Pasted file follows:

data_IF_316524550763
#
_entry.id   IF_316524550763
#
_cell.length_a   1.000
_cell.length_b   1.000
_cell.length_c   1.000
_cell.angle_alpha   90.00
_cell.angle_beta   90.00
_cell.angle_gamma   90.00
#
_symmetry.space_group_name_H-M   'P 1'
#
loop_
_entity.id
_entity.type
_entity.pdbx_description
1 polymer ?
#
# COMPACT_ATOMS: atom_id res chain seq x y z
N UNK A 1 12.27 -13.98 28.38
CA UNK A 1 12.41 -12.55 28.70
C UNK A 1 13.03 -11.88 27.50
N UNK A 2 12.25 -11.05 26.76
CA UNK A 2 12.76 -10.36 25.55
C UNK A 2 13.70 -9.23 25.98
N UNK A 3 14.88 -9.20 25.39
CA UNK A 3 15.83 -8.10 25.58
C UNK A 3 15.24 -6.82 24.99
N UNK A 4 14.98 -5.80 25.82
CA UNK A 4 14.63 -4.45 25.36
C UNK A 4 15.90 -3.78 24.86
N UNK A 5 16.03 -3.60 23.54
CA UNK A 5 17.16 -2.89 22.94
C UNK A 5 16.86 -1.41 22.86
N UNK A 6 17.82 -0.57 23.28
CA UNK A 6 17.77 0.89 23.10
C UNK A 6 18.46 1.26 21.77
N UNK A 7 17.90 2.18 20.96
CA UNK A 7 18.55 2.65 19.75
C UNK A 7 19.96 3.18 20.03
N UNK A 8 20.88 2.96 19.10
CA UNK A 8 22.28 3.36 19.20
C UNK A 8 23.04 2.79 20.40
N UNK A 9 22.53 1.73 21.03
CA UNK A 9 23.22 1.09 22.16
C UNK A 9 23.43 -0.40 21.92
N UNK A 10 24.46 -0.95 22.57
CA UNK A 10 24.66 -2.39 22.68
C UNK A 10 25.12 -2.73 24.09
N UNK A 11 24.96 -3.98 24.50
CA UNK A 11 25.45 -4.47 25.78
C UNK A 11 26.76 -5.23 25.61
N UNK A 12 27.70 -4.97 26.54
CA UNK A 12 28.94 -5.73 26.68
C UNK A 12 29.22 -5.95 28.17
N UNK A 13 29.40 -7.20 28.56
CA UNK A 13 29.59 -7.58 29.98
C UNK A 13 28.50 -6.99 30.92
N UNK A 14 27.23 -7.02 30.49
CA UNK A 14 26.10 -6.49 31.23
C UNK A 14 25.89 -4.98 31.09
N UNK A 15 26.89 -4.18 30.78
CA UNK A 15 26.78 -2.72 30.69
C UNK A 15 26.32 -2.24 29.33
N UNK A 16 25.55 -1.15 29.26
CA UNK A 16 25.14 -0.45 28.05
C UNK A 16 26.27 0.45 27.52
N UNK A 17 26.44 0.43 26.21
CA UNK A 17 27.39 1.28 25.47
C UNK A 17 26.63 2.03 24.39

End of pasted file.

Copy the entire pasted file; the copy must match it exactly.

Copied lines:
data_IF_316524550763
#
_entry.id   IF_316524550763
#
_cell.length_a   1.000
_cell.length_b   1.000
_cell.length_c   1.000
_cell.angle_alpha   90.00
_cell.angle_beta   90.00
_cell.angle_gamma   90.00
#
_symmetry.space_group_name_H-M   'P 1'
#
loop_
_entity.id
_entity.type
_entity.pdbx_description
1 polymer ?
#
# COMPACT_ATOMS: atom_id res chain seq x y z
N UNK A 1 12.27 -13.98 28.38
CA UNK A 1 12.41 -12.55 28.70
C UNK A 1 13.03 -11.88 27.50
N UNK A 2 12.25 -11.05 26.76
CA UNK A 2 12.76 -10.36 25.55
C UNK A 2 13.70 -9.23 25.98
N UNK A 3 14.88 -9.20 25.39
CA UNK A 3 15.83 -8.10 25.58
C UNK A 3 15.24 -6.82 24.99
N UNK A 4 14.98 -5.80 25.82
CA UNK A 4 14.63 -4.45 25.36
C UNK A 4 15.90 -3.78 24.86
N UNK A 5 16.03 -3.60 23.54
CA UNK A 5 17.16 -2.89 22.94
C UNK A 5 16.86 -1.41 22.86
N UNK A 6 17.82 -0.57 23.28
CA UNK A 6 17.77 0.89 23.10
C UNK A 6 18.46 1.26 21.77
N UNK A 7 17.90 2.18 20.96
CA UNK A 7 18.55 2.65 19.75
C UNK A 7 19.96 3.18 20.03
N UNK A 8 20.88 2.96 19.10
CA UNK A 8 22.28 3.36 19.20
C UNK A 8 23.04 2.79 20.40
N UNK A 9 22.53 1.73 21.03
CA UNK A 9 23.22 1.09 22.16
C UNK A 9 23.43 -0.40 21.92
N UNK A 10 24.46 -0.95 22.57
CA UNK A 10 24.66 -2.39 22.68
C UNK A 10 25.12 -2.73 24.09
N UNK A 11 24.96 -3.98 24.50
CA UNK A 11 25.45 -4.47 25.78
C UNK A 11 26.76 -5.23 25.61
N UNK A 12 27.70 -4.97 26.54
CA UNK A 12 28.94 -5.73 26.68
C UNK A 12 29.22 -5.95 28.17
N UNK A 13 29.40 -7.20 28.56
CA UNK A 13 29.59 -7.58 29.98
C UNK A 13 28.50 -6.99 30.92
N UNK A 14 27.23 -7.02 30.49
CA UNK A 14 26.10 -6.49 31.23
C UNK A 14 25.89 -4.98 31.09
N UNK A 15 26.89 -4.18 30.78
CA UNK A 15 26.78 -2.72 30.69
C UNK A 15 26.32 -2.24 29.33
N UNK A 16 25.55 -1.15 29.26
CA UNK A 16 25.14 -0.45 28.05
C UNK A 16 26.27 0.45 27.52
N UNK A 17 26.44 0.43 26.21
CA UNK A 17 27.39 1.28 25.47
C UNK A 17 26.63 2.03 24.39